Symphony No.3 in D minor
Yvonne Naef (mezzo-soprano)
Trinity Boys Choir
Ladies of The Cleveland Orchestra Chorus
The Cleveland Orchestra
Royal Albert Hall, London
Tuesday, August 30, 2005
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|The Clevelanders havent been to the Proms for a number of years Christoph von Dohnányis last visit with the Orchestra was back in the 20th-century. So this was the first opportunity for Londoners to experience The Cleveland Orchestra (as it is billed) with its new music director, Franz Welser-Möst, who took over in September 2002.
I heard the partnership at the Edinburgh Festival last year all three concerts are reviewed on Classical Source and this year union obstacles were resolved over Internet broadcasts (last years stumbling block for the Proms). This visit to the Proms came at the end of a short tour that had included three concerts at the Lucerne Festival and one in Ludwigsburg.
Welser-Möst as anyone who has seen his appearances with Zürich Opera at the Royal Festival Hall (also reviewed on Classical Source) has become much more assured on the platform since the bizarre (and unwarranted) critical drubbing while heading the London Philharmonic Orchestra in the early 1990s.
Wesler-Möst is as unshakeable as Dohnányi in pursuit of musical values. Nor is he overtly emotional in his manner or in the music-making he encourages from his players. He allows the music to speak for itself. Yes, the massive opening movement of Mahlers Third Symphony could have been earthier, but there is no doubting the clarity of Mahlers minute markings and instrumental touches.
While the opening horn fanfare (so reminiscent not only of the finales of Beethovens Choral Brahmss First symphonies, but also Hans Rotts Symphony, which seems cribbed a great deal by Mahler when will we get a Proms performance of that work?) was beautifully burnished rather than a raucous call from the depths. The percussion had a field day, two players disappearing for the off-stage side drum tattoo (behind closed doors and a little too dry-sounding) which heralds the recapitulation of the horn theme. Later, in the third movement, principal trumpet Michael Sachs positioned himself in the Gallery for a suitably ethereal posthorn solo, momentarily interrupted by a Prommer collapsing with a distinct thud (quite audible on Radio 3 I understand).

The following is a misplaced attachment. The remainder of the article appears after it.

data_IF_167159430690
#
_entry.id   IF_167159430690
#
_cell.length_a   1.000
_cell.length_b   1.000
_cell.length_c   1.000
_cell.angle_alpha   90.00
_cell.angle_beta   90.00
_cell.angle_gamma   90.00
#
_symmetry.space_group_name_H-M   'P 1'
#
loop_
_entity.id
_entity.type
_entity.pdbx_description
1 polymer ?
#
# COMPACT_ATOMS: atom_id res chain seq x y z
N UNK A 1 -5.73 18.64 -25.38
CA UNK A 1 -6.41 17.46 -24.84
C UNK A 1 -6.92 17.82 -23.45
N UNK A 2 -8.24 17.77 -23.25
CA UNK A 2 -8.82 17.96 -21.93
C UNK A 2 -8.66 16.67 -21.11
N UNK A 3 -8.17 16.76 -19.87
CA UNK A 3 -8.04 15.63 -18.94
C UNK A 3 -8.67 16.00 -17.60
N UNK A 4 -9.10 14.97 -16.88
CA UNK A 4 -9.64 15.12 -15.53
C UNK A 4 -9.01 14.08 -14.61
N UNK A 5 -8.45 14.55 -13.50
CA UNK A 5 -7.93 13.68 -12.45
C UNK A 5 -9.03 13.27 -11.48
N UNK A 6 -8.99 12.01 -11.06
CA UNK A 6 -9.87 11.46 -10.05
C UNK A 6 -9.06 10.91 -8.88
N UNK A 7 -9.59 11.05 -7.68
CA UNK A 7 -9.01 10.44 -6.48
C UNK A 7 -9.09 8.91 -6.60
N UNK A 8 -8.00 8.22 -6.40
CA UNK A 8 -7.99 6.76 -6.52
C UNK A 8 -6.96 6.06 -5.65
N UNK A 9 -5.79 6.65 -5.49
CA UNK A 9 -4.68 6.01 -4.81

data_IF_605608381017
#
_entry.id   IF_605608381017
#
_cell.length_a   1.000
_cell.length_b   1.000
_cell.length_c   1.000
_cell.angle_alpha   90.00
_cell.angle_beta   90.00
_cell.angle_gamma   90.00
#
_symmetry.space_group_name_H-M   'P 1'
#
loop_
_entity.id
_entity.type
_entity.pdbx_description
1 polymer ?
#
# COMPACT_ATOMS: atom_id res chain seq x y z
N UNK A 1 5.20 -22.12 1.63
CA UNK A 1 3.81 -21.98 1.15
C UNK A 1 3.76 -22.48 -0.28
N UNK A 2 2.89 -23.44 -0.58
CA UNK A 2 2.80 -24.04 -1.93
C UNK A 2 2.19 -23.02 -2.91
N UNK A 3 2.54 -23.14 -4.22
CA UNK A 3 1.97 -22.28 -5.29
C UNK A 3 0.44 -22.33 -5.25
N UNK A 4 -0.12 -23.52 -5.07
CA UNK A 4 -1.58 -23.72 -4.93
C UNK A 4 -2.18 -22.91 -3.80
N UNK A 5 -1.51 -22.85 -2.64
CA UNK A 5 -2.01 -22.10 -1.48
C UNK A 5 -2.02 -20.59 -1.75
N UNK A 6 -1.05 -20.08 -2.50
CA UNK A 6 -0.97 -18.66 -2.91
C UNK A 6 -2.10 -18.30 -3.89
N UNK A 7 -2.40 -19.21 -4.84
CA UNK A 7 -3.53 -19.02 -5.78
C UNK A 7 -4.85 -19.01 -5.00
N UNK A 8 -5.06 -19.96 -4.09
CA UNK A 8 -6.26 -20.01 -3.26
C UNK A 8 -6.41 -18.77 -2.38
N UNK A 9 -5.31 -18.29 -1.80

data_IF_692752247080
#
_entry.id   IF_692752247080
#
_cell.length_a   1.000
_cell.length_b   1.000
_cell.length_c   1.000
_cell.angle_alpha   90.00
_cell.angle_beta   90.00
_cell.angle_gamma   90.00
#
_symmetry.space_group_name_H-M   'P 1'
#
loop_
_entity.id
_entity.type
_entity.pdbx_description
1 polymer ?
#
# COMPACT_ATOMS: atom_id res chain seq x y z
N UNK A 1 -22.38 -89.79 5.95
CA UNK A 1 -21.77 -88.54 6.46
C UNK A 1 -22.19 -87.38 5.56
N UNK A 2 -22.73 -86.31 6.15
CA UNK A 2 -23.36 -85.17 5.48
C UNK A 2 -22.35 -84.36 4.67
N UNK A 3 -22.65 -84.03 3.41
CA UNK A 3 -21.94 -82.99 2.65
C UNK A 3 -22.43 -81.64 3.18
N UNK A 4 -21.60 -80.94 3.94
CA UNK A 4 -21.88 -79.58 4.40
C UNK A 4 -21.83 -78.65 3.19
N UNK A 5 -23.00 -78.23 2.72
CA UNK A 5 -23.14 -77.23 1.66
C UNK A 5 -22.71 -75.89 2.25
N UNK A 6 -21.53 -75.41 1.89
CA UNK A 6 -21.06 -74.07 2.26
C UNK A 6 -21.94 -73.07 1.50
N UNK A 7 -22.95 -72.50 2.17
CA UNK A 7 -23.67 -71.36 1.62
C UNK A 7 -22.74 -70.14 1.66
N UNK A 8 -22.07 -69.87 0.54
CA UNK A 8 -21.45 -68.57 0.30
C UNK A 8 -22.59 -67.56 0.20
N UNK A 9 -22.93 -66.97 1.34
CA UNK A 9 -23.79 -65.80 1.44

I certainly got the tingle factor a couple of times in the first movement in the big climaxes, never utterly overwhelming in Welser-Mösts finely-controlled and well-behaved version, but expertly sculpted. The second movement, in its evocation of flowers and meadows, was suitably light, and, in the third movement, the animals of the forest were suitably quietened by the aforementioned posthorn.
Nietzsche again raised his head. Following Strausss Also sprach Zarathustra from Zinman and the Tonhalle the previous night, Mahler, in his fourth movement What the night tells me, sets Zarathustras most famous words. Yvonne Naef was appropriately rich in tone, while her golden dress cut through Mahlers night-time chords. Then to the ladies of the Chorus and the Trinity Boys Choir for the setting of What the angels tell me. Slightly diffused in diction, although following Welser-Mösts request for pianissimo, the choral contribution need more attack, especially the boys rather insipid bell-imitating.
While not allowing my emotions to become uncontrollable (Haitinks 1999 BBC Symphony Proms Mahler 3 had me in tears), this was a wonderfully clear performance, one that I enjoyed more than many others, and which also marked the final concert of tuba player Ron Bishop, who got his own bow. He must have gone out on a high. I did.